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The Assyrians Slain.
II. CHRONICLES, XXXII.
B.C. cir. 710,
1 Heb., made him
king, and the prophet Isaiah the son B.C. 710. | (23) And many brought gifts unto the of Amoz, prayed and cried to heaven. 1.2 Kings 10. 35, LORD to Jerusalem, and ? presents to (21) a And the LORD sent an angel, which
Hezekiah king of Judah: so that he cut off all the mighty men of valour,
was magnified in the sight of all nations and the leaders and captains in the
from thenceforth. camp of the king of Assyria. So he
(24) • In those days Hezekiah was sick returned with shame of face to his own
to the death, and prayed unto the LORD: land. And when he was come into the choicesprecious and he spake unto him, and he s gave house of his god, they that came forth
him a sign. (25) But Hezekiah rendered of his own bowels 1 slew him there with 2 Kings 20. 1; not again according to the benefit done the sword. (22) Thus the LORD saved
unto him; for his heart was lifted up: Hezekiah and the inhabitants of Jeru
therefore there was wrath upon him, salem from the hand of Sennacherib the miracle jor him, and upon Judah and Jerusalem. (26) Notking of Assyria, and from the hand of
withstanding Hezekiah humbled himself all other, and guided them on every side. * hoc bo, the listing for 4 the pride of his heart, both he and
Isa. 38. 1.
liverance (2 Kings xix. 16), and to which Isaiah referred (23) Brought.- Were bringing = used to bring. in his prophetic answer (Isa. xxxvii. 23). The prayer Gifts.-An offering (min hah), or tribute. of Hezekiah is given in 2 Kings xix. 15—19; Isa.. Presents to Hezekiah. - Among those who xxxvii. 15—20. The parallel passages do not say that brought such were the envoys of Merodach Baladan, Isaiah also prayed; but 2 Kings xix. 2–4, and Isa. king of Babylon (2 Kings xx. 12). Probably also the xxxvii. 244, report that the king sent a deputation of neighbouring peoples-e.g., the Philistines-relieved nobles to the prophet, requesting his prayers "for the from the pressure of the Assyrian invaders, would thus remnant that were left."
evince their gratitude to the God of Israel. (Comp. Cried to heaven.—Comp. chap. xxx. 27; 1 Sam. chap. xviii. 11.)
so that he was magnified
nations.(21) And the Lord sent an angel.-See 2 Kings Literally, and he was lifted up, to the eyes of all the xix. 35, seq.; Isa. xxxvii. 36, seq. Hitzig thinks that nations. Pss. xlvi.- xlviii. were composed by Isaiah to commemorate this great natural miracle, an hypothesis which
HEZEKIAH's SICKNESS-HIS PRIDE AND WEALTH is borne out by the similarity observable between the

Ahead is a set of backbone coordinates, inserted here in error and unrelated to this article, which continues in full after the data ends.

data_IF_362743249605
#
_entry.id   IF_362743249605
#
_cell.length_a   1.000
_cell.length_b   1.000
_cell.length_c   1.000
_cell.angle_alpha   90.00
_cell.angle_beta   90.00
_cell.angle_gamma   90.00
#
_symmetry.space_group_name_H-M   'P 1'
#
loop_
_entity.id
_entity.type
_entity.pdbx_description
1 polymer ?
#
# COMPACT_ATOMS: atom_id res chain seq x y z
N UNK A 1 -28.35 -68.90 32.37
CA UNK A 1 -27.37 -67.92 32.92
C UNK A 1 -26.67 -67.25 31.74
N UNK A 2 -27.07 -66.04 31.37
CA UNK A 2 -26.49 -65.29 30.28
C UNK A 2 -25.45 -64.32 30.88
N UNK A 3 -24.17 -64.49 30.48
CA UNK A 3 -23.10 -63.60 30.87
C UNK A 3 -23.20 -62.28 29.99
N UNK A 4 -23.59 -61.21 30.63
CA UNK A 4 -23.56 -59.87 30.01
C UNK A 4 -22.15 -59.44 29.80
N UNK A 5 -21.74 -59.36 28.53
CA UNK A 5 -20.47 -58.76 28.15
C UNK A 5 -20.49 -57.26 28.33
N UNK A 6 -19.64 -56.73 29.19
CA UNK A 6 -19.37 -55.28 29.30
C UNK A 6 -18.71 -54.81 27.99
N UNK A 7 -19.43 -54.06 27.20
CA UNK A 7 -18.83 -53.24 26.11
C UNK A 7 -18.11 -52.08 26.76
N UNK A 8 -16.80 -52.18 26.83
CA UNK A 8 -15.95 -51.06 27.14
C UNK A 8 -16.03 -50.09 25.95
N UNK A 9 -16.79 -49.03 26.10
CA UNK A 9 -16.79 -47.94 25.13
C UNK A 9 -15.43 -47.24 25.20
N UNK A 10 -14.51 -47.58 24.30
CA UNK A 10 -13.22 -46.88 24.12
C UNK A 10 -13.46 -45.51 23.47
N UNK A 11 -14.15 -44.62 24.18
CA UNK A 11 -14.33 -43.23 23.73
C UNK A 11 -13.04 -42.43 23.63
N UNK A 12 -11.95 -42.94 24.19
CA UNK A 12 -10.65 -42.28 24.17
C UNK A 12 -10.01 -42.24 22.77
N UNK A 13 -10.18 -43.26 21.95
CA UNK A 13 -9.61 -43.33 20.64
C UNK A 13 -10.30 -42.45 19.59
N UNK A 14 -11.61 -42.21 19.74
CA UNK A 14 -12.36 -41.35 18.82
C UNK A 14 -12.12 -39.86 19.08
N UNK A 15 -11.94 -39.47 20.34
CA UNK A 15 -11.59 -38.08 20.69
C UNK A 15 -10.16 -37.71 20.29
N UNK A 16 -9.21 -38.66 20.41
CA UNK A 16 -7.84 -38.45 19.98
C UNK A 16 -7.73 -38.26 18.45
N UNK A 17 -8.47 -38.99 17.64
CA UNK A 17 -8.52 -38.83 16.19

-THE BABYLONIAN EMBASSY-CONCLUSION language and ideas of these psalms and those of
(verses 24—33). Isaiah's prophecies.
(24) In those days Hezekiah was sick.Which cut off . . . valour.-Literally, and he This single verse epitomises 2 Kings xx. 1–11; hid (i.e., caused to disappear, destroyed; the Greek Isa. xxxviii. åpavíceiv; Exod. xxiii. 23) every valiant warrior, and To the death.-Unto dying. leader and captain. (Comp. Ps. Ixxvi. 5, a psalm which He spake unto him.-By the mouth of Isaiah. in the LΧΧ. bears the title ωδή προς τον Ασσύριον.) And he gave him a sign.-The recession of the Kings gives the number of those who perished as
shadow on the dial of Ahaz. Literally, and a sign He 185,000.
gave him; the emphatic word first. With shame of face.-Ps. xliv. 15, “The shame (25) But Hezekiah.-For Hezekiah's pride, see the of my face hath covered me." (Ezra ix. 7.)
account of his reception of the Babylonian embassy (2 And when he was come
with the Kings xx. 12—19; Isa. xxxix.). sword.- And he went into the house of his god, and According to the benefit done unto him.certain of his own offspring there felled him with the In his illness he promised to walk humbly all his days sword. 2 Kings xix. 37 gives the names of the parri. (Isa. xxxviii. 15); but when he had recovered, “ his cides-viz., Adrammelech and Sharezer; and the name heart was lifted up." of the god-viz., Nisroch-which is probably corrupt. Therefore there was wrath upon him.It is added that the assassins “escaped into the land of And wrath fell upon him. The token of this was seen Ararat.” The chronicler as usual suppresses unfamiliar in Isaiah's prophetic rebuke, foretelling that the royal foreign names.
treasures would be carried away to Babylon, and that They that came forth.-Some of the issue some of Hezekiah's sons would be eunuchs in the (yāçî, a verbal noun only found here). (For the whole palace there (2 Kings xx. 16–18; Isa. xxxix. 5—-7). phrase, comp. Gen. xv. 4 ; 2 Sam. vii. 12.)
And upon Judah and Jerusalem. - Which (22) Thus.-And. The whole verse is the chroni. shared in the king's guilty pride and confidence in cler's own comment on the preceding narrative. (Comp. the arm of flesh. (Comp. 1 Chron. xxvii. 24; chap. 2 Kings xviii. 7.)
xix. 10.) The hand of all.-Some MSS. appropriately add (26) Notwithstanding.And. his enemies, an expression which may have fallen out The wrath of the Lord
days of of the text.
Hezekiah.-(Comp. Isa. xxxix. 8.) On hearing And guided them on everyside (round Isaiah's prophecy of coming evil, Hezekiah humbly about).—A somewhat unusual phrase. The conjecture, acquiesced in the will of Jehovah. • Then said "and gave them rest round about (wayyānah lihem Hezekiah unto Isaiah, Good is the word of the Lord for wayyểnahālēm), appears correct. (See chaps. xiv. 6, which thou hast spoken. And he said, There shall xv. 15, xx. 30; 1 Chron. xxii. 18.) So the LXX. and be peace and permanence in my own days” (2 Kings Vulg.
II. CHRONICLES, XXXII.